Samuels & Associates, the Harvard-designated developer for Barry’s Corner (at the intersection of North Harvard Street and Western Avenue) in Allston, in December filed its proposal for a residential and retail “commons” with 325 rental residences, 45,000 square feet of retail space, and parking. The plan calls for two new streets within the 2.67-acre site, and 3,600 square feet of new public open space. The tallest building would rise seven to nine stories, down from an original 11-story concept that was met with criticism from the local community. If the plan is approved, construction could begin this fall, with occupancy in about two years. For further details, see http://harvardmag.com/barrys-corner.
The University has agreed to sell the Arsenal on the Charles office complex, acquired in 2001 for $162.6 million. When it was purchased, the Watertown site was seen as a way of accommodating academic programs whose growth was constrained by the protracted permitting and building process in Cambridge—and later, as potential swing space for tenants dislocated during the construction of the planned Allston campus. Both rationales changed, and Harvard made little use of the space beyond housing the offices of Harvard Business School’s publishing operation, which was already based at the Arsenal. The buyer is athenahealth, a fast-growing software firm, whose headquarters is in the Arsenal; the $168.5-million transaction is to close in the spring. The University declined to comment on prospective disposal of any other properties. For more information, see http://harvardmag.com/watertown-12.
Faced with student support for divestiture from the stocks of fossil-fuel companies, the University has announced plans to create a “social-choice fund” that would take special account of social-responsibility considerations. The investment vehicles will be selected and overseen by the Corporation Committee on Shareholder Responsibility, and investment returns would be dedicated to supporting financial aid. It is scheduled to begin operating on July 1. Read a more detailed report at http://harvardmag.com/fossil-fuel.
Photograph by Stephanie Mitchell/Harvard News Office
Kathleen McCartney, who was appointed acting dean of Harvard Graduate School of Education in 2005, and dean the next year, will step down at the end of the academic year to assume the presidency of Smith College. McCartney, a scholar of early childhood development, led both the effort to establish a new doctoral program in educational leadership—aimed at training reformers who can transform American public schools—and the multidisciplinary overhaul of the school’s academic doctoral program. She has also served as a Harvard-appointed director of the edX online-learning venture.
Huntington D. Lambert as been appointed dean of the Division of Continuing Education (DCE), effective in late April. Faculty of Arts and Sciences dean Michael D. Smith, making the announcement, emphasized that Lambert would “build on DCE’s efforts to extend [its] pedagogy online, partnering with HarvardX to grow the University’s digital footprint.” The new dean comes from a similar post at Colorado State University; previously, he founded and was interim CEO of that institution’s Global Campus, a fully online public university within the CSU system. It now serves more than 6,000 students. For a full report, see http://harvardmag.com/lambert-13.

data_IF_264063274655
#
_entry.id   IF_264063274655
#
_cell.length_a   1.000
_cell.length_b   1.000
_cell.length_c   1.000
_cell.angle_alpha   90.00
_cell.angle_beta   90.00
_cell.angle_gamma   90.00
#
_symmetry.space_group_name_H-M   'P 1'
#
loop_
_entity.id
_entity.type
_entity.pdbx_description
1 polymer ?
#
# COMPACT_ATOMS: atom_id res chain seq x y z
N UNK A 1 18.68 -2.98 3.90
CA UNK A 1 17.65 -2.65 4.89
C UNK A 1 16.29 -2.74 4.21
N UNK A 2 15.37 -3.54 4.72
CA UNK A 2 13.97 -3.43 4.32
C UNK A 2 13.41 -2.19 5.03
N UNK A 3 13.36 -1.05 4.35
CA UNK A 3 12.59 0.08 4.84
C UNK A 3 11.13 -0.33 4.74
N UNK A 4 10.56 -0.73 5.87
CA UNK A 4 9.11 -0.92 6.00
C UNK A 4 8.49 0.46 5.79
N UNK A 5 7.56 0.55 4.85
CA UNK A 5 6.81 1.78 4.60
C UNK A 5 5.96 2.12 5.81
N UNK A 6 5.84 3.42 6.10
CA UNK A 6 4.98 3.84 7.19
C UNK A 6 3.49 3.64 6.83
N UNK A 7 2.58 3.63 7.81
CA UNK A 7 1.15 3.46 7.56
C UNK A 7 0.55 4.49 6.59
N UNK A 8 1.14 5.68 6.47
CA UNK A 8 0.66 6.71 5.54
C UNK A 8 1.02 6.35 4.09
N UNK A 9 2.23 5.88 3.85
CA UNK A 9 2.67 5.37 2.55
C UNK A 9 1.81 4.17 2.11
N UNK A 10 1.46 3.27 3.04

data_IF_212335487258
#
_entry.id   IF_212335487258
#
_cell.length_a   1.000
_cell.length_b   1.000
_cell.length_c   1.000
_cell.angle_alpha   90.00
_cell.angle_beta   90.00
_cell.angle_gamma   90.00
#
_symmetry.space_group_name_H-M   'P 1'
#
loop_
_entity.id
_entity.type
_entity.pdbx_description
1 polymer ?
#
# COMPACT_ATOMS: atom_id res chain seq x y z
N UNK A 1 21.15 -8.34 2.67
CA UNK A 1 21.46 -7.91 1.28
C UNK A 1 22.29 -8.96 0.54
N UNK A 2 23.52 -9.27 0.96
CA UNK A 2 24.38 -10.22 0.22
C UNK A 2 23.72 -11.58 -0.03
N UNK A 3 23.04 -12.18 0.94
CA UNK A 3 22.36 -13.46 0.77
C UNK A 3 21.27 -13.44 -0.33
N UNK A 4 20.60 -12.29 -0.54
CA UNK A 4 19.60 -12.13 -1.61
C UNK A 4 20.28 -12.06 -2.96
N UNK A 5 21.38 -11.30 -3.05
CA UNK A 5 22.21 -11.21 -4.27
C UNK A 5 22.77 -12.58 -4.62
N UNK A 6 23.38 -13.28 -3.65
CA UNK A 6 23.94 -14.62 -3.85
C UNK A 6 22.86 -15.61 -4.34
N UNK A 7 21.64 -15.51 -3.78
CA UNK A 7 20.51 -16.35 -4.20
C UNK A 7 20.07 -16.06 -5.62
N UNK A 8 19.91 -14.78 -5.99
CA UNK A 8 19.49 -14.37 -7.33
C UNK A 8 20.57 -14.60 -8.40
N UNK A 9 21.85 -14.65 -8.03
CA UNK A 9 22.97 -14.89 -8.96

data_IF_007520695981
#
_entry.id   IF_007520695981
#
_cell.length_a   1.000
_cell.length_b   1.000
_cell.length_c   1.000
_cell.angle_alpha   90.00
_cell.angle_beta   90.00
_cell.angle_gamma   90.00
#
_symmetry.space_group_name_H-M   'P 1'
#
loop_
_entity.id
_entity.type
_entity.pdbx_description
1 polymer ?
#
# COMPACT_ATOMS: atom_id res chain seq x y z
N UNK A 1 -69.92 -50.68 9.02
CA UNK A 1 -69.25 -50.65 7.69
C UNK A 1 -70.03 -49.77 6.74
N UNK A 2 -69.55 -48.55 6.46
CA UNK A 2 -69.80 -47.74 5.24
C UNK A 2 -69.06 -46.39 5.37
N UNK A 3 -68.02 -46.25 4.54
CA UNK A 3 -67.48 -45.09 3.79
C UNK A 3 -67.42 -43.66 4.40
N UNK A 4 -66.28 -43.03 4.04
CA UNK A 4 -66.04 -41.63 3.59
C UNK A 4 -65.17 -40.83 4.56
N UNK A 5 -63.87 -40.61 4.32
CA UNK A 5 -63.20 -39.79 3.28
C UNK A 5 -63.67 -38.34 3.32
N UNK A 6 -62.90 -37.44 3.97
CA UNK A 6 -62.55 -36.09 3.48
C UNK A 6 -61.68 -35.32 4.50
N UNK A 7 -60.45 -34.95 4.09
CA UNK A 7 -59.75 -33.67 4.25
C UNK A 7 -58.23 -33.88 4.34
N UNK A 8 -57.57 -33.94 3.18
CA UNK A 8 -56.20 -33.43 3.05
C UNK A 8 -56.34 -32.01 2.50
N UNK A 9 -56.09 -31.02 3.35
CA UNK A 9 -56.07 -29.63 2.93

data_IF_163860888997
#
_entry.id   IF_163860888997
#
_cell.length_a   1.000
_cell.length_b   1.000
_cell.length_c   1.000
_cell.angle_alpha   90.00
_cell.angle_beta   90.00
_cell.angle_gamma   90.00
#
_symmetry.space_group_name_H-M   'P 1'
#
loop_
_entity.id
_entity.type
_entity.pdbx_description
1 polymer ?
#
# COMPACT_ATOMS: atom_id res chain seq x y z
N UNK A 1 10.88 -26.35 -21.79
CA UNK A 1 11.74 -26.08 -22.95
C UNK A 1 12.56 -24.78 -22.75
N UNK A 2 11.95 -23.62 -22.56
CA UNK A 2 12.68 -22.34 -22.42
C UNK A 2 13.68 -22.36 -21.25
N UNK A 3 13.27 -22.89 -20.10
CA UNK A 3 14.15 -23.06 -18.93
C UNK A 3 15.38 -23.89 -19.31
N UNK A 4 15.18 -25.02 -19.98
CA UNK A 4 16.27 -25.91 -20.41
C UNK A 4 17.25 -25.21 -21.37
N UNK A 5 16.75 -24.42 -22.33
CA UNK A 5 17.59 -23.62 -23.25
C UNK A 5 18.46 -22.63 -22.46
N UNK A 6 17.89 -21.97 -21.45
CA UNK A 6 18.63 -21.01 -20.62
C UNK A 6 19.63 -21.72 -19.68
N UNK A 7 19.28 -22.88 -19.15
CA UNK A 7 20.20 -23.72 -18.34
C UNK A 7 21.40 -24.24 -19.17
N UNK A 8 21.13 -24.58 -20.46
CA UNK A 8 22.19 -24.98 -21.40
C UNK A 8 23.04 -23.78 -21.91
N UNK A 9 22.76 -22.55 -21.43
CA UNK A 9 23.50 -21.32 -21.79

Rhodes Encore—and More
Adding to the large crop of Rhodes Scholars previously announced (see Brevia, January-February, page 53), Harvardians garnered both of the awards available in Zimbabwe annually: Dalumuzi Mhlanga ’13, a social-studies concentrator from Mather House and Bulawayo; and Naseemah Mohamed ’12, a former Eliot House resident also from Bulawayo, who concentrated in social studies and African and African American studies. She is spending the year in India learning Indian classical dance on a Michael C. Rockefeller Memorial Fellowship. Her sister, Shazrene Mohamed ’04, won a Rhodes of her own in 2004, making the Mohameds the first pair of sisters to win scholarships in Rhodes history.
Academic (and Other) Philanthropy
As Harvard gears up for the public launch of a capital campaign, other institutions remain active fundraisers. Mortimer B. Zuckerman, LL.M. ’62, of Boston Properties, who in 2004 funded a $10-million fellowship program to support Harvard business-, law- or medical-school students who wished to study in Harvard’s education, government, or public-health schools as well, has pledged $200 million to underwrite Columbia University’s Mind Brain Behavior Institute, a multidisciplinary center with 65 faculty members.…New York City mayor Michael R. Bloomberg, M.B.A. ’66, has given his alma mater, Johns Hopkins, $350 million to fund interdisciplinary research and financial aid—bringing his total support for the school to $1.1 billion. Harvard Business School’s Bloomberg Center, reflecting his support, bears his name.…The University of Illinois College of Engineering received a $100-million pledge from the Grainger Foundation; it will pay for 35 endowed professorships focused on bioengineering and “big data” computation, plus scholarships and building renovation.…Eugene Lang, a Swarthmore alumnus, gave that school $50 million, the largest gift in its history, to invest in engineering and science.…UCLA, previously the recipient of a $200-million naming gift from entertainment executive David Geffen for its medical school, received another $100 million from him, for student scholarships at the school.…Separately, Facebook CEO Mark Zuckerberg ’07, who in 2010 donated $100 million of stock to support education reform in Newark, New Jersey, has donated nearly a half-billion dollars of stock to the Silicon Valley Community Foundation.